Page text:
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Tuesday, August 09, 2022

It’s been more than a week since a car hit my scooter while I was driving, but I can’t stop replaying the moment in my head. I can still hear the car’s brakes screeching futily. I can still feel the road scraping my hands and my back as I tried to catch myself. I remember looking at one of my best friends, who was riding on the back, with tears and shock in both of our eyes. Gasoline was spewing from the scooter — which my helmet was resting safely inside of.

I walked away with a minimal fracturing in my lower spine. My friend made it out with small fractures in her foot. We both suffered from some road rash, swelling and bruising. All things considered, we were fine. We left the scene without falling victim to a much worse outcome.

Still, I can’t stop thinking about what could have happened if the car had hit my scooter at a different speed or a different angle and either of us had hit our heads. Then what?

There are a lot of reasons I usually decide not to put on my helmet when I get on my scooter; I just straightened my hair; I’m just scooting on campus; I’m just too lazy to unlock the seat compartment and fasten the helmet and lock the seat compartment again.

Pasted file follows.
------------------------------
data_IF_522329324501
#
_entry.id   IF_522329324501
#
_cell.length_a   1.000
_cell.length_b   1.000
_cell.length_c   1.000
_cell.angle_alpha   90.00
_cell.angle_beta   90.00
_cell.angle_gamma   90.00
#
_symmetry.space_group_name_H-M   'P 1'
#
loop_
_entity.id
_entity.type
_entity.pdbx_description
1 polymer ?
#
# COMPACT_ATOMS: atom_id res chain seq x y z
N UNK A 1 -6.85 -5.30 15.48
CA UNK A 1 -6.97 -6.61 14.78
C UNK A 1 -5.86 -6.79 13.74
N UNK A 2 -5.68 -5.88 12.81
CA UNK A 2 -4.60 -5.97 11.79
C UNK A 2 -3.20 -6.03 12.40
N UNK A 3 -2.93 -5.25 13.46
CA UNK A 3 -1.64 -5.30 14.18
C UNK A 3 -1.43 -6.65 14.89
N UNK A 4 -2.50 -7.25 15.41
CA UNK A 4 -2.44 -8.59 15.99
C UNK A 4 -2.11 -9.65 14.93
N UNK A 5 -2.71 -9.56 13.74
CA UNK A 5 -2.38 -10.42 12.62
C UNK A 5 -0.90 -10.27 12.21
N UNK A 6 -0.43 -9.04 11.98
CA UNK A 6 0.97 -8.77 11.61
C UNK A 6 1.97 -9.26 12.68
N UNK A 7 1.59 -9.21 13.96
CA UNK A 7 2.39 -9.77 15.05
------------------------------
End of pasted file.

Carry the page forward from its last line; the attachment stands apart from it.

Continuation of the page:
Probably the most convincing reason I rarely put on that black piece of fiberglass is that pretty much no one else does. I don’t have to either, I tell myself. I never realized what a stupid reason that was until last week.

Since the accident, I’ve realized how lucky I am. I have friends who waited at the emergency room until 5 a.m. and put barstools in the middle of the dance floors at Midtown so that I can feel like myself again, without standing up for too long. I have parents who tried to drive five hours in the middle of the night to make sure I was okay. I’m alive and well, and I can write this column. I’m almost ready to get back on a scooter, but I won’t even think about doing that until I have a helmet on.

We’ve made scooters a part of our culture at UF, and it’s time we make helmets a part of it, too. Before the accident, I was the type to say “good for you” when I saw someone put on their helmet, like that extremely logical decision was commendable. I’d make a mental note that I should start wearing mine, too, but I’d never follow through. I’d lie to my parents and the scooter salesman that gave me a helmet for free if I promised to wear it all the time. I know I’m not the only one.

We all have to stop letting the small inconvenience of putting on a helmet (and offering one to our passengers) stop us from potentially saving our lives. We have to make it a habit, not a special occasion. We have to band together to make it weirder to see someone without a helmet than to see someone with one.

Take it from the very attractive doctor who wheeled me in to get an x-ray while I had dried mascara-tears all over my face.

“Can I give you a dad lecture?” he asked. He told me he had seen a girl, “just like you,” get into a scooter accident without her helmet and not make it out of the hospital. He told me it would make him feel a lot better if I promised to always wear mine.

I can’t let him down. Promise me you won’t either. I’ll be back to writing about boys and bars next week, and I couldn’t be more thankful.

Carly Breit is a UF journalism senior. Her column appears on Wednesdays.

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